Hand-grip test can indicate decline in physical function of Parkinson's patients

February 1, 2017, University of British Columbia
UBC researchers Jenn Jakobi, sitting, and Gareth Jones, right, review results from recent electromyography tests on patients with Parkinson's disease with their student researchers. Credit: UBC Okanagan

UBC researchers Jenn Jakobi and Gareth Jones, both Health and Exercise Sciences professors at UBC's Okanagan campus, recently completed a study that examined the methods used to monitor the progressive advancement of Parkinson's disease (PD)—a degenerative disease that affects the central nervous system.

The study compared results from electromyography assessments of leg and arm muscles to basic physical performance tests such as gait speed, balance and hand-grip strength. The results were surprising.

"It became very clear that the hand-grip test was one of the functional tests that proved to be a reliable and valuable test measure," says Jakobi. "The hand-grip test is an easy and conclusive way to test muscle strength decline in this group of people."

The study involved 23 men and women with PD and 14 people without the disease, all 50 years or older living independently in Kelowna. The participants wore a portable monitoring device to measure with the device recording electrical activity of muscles in the arms and legs for approximately eight hours. Participants also underwent three physical function tests—hand-grip, gait and balance—each morning and afternoon.

Jones says the data gleaned from the three physical tests was as conclusive and as informative as the lengthy recordings of muscle activity. And the tests were easier for participants and those administering the experiments.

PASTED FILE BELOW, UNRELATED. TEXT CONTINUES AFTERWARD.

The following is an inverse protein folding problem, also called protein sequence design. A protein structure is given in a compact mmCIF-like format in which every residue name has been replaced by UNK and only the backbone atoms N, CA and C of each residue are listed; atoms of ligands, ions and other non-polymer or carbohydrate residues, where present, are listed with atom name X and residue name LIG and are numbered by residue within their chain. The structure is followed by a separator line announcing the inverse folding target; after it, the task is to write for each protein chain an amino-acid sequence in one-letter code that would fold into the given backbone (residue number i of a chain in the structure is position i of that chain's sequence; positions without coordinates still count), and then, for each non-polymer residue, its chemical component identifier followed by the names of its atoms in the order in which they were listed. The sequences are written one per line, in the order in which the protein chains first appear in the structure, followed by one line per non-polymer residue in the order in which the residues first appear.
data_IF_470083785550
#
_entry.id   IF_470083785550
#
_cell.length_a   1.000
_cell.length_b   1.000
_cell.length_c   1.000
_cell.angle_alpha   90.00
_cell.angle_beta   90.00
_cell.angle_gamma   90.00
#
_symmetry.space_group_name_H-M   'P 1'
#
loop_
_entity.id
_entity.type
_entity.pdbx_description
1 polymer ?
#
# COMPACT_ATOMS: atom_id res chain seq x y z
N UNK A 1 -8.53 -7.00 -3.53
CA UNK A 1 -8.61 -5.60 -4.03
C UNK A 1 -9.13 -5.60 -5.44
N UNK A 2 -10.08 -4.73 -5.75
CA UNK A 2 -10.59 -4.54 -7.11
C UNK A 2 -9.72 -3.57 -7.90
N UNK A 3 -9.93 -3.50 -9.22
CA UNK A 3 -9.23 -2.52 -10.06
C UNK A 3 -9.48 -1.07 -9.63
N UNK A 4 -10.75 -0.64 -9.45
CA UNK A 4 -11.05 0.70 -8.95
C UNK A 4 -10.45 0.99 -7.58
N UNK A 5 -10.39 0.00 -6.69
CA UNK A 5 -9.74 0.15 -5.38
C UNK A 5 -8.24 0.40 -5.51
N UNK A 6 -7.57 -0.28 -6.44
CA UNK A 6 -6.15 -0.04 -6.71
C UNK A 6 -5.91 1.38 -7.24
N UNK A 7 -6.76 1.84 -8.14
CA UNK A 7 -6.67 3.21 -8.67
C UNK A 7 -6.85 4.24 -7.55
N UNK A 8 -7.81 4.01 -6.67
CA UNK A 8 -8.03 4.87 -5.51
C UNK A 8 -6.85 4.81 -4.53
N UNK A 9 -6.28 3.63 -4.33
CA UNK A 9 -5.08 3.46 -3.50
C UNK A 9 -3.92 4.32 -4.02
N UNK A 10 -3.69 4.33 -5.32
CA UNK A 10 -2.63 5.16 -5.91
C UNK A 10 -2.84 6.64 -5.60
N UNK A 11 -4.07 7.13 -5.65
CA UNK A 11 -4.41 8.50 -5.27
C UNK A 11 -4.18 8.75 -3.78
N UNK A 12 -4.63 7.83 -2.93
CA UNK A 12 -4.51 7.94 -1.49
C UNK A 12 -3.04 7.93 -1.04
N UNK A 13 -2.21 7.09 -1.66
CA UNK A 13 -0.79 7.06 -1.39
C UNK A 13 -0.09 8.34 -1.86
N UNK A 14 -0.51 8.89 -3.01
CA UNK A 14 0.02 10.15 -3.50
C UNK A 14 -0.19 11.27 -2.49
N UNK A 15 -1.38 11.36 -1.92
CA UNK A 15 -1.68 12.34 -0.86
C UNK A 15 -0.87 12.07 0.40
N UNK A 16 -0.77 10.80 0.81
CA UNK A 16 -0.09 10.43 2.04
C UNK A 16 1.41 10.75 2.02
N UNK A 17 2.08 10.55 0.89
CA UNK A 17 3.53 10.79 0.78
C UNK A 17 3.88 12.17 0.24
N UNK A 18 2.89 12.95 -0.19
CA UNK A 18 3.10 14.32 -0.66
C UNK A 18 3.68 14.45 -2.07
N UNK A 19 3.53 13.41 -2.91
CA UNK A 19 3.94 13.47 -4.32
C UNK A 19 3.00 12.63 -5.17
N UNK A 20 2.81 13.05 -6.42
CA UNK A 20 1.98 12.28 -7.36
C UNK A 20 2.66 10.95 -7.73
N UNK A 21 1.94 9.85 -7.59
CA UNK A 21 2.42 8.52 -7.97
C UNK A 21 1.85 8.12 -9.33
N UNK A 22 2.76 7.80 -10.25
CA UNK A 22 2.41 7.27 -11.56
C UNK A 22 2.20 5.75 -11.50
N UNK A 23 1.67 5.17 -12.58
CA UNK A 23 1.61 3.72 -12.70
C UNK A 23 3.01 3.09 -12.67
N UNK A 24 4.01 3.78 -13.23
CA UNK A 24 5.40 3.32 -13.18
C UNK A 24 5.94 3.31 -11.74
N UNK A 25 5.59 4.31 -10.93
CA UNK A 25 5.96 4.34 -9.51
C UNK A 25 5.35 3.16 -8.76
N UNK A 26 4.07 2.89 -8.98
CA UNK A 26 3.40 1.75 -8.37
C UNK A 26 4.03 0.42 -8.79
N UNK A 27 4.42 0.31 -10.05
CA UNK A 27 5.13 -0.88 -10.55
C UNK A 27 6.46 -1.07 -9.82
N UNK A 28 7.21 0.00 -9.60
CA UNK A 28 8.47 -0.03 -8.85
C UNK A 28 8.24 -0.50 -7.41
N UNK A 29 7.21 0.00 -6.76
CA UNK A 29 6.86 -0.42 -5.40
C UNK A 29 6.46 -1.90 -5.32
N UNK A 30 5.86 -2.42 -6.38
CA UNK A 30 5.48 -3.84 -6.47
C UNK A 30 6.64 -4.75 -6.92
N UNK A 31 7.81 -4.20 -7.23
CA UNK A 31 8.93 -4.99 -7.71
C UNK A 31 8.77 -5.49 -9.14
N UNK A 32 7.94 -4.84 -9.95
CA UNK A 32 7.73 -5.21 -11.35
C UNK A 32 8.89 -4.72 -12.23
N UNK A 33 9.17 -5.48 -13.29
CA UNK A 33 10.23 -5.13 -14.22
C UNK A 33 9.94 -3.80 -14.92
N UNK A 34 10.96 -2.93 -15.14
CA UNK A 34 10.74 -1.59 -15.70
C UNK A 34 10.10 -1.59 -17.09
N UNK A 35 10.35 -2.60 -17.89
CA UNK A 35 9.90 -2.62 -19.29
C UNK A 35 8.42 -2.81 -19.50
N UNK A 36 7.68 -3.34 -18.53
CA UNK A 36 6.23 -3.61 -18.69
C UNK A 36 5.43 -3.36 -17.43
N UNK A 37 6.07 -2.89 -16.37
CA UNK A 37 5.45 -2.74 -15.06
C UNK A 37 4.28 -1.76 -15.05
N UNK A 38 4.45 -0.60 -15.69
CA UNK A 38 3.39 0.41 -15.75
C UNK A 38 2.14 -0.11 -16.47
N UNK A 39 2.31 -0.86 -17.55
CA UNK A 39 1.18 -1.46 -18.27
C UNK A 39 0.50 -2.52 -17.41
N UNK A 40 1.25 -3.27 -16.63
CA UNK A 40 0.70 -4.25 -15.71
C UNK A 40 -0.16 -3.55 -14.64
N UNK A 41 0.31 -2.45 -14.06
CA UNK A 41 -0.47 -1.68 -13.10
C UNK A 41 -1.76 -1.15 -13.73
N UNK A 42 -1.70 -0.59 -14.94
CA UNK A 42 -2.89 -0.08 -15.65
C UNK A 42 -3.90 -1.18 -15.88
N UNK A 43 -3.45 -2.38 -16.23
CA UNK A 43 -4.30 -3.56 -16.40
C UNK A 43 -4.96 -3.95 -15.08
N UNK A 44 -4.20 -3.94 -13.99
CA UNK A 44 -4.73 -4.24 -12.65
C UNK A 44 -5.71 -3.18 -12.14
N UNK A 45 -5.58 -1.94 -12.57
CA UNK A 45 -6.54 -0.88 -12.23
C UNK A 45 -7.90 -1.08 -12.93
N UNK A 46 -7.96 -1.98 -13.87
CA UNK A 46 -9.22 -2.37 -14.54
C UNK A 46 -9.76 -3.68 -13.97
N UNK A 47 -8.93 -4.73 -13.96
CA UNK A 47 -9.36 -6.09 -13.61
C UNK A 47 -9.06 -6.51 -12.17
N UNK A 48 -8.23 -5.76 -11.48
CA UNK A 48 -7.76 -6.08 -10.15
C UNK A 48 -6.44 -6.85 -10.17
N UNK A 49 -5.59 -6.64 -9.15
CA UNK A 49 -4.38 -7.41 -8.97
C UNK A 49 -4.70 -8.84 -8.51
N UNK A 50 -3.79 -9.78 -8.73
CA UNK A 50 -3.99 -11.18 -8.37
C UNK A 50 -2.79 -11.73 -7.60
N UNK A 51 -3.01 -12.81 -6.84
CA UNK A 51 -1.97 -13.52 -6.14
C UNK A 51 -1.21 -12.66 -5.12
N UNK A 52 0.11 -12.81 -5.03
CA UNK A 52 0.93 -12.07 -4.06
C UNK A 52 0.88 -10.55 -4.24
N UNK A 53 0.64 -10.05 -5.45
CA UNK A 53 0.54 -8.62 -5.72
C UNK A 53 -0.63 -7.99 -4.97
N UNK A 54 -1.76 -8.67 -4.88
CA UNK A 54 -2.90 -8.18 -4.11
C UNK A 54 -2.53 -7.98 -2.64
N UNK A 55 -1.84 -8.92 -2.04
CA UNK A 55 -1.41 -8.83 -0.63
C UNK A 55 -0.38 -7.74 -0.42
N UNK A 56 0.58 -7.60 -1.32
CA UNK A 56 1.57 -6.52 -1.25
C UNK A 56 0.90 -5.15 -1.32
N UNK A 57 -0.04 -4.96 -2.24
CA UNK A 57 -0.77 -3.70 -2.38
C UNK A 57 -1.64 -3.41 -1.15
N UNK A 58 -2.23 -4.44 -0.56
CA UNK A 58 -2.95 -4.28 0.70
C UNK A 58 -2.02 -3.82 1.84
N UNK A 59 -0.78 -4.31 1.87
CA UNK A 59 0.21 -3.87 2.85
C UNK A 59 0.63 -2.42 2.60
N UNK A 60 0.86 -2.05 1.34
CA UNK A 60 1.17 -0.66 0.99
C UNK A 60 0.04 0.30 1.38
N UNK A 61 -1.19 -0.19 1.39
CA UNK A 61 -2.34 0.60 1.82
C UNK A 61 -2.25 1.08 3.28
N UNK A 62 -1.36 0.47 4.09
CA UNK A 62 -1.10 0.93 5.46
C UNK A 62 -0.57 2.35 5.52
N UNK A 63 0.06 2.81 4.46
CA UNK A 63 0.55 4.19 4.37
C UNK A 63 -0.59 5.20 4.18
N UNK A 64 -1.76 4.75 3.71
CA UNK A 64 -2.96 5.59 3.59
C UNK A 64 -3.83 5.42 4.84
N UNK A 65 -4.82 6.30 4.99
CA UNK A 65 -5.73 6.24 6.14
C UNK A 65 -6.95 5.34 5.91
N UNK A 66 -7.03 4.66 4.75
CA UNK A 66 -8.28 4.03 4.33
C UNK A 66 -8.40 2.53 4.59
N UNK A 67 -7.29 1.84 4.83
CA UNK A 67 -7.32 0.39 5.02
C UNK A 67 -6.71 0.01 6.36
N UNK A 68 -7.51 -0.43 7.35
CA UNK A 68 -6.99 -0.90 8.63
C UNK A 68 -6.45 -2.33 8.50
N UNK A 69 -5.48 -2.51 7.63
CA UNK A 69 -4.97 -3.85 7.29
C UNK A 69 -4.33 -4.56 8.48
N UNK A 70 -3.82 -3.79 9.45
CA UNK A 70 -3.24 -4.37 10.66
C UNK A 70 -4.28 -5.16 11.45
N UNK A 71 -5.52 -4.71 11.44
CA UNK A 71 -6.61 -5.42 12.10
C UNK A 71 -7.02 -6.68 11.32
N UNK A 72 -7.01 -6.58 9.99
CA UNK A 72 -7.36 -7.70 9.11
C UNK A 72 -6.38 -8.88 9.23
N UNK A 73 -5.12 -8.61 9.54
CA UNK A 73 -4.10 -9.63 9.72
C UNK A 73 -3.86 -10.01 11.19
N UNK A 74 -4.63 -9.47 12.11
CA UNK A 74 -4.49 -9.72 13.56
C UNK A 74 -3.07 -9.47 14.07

"The hand-grip dynamometer is a tool that is easily accessible, easy to use, and is reliable," says Jones. "In addition they are readily available to health professionals such as family doctors, community therapists and physiotherapists."

"It seems these devices have come full circle and are back being used by clinicians," adds Jakobi. "It's a tool that is ideal for Parkinson's patients as you can easily record a decline in an individual's physical strength and function as the disease progresses."

Patients with PD suffer symptoms like uncontrollable shaking, slowness of movement, and eventually difficulty with balance, coordination and walking. It's important for to track early functional decline of Parkinson's patients, says Jakobi. In this way, individual health can be monitored and future falls related to the disease prevented.

According to Statistics Canada more than 67,000 Canadians are living with Parkinson's today, and it is mostly diagnosed in men over the age of 45.

The study was recently published in the journal Archives of Physical Medicine and Rehabilitation.

Explore further: Study reveals association between physical function and neurological disease

Related Stories

Study reveals association between physical function and neurological disease

August 10, 2016
A new study, based on data from the Framingham Heart Study (FHS) suggests a simple test of physical functioning may be able to help physicians identify individuals who are at a higher risk for developing Alzheimer's disease ...

Irregular heart rhythm may affect walking and strength in older adults

April 5, 2016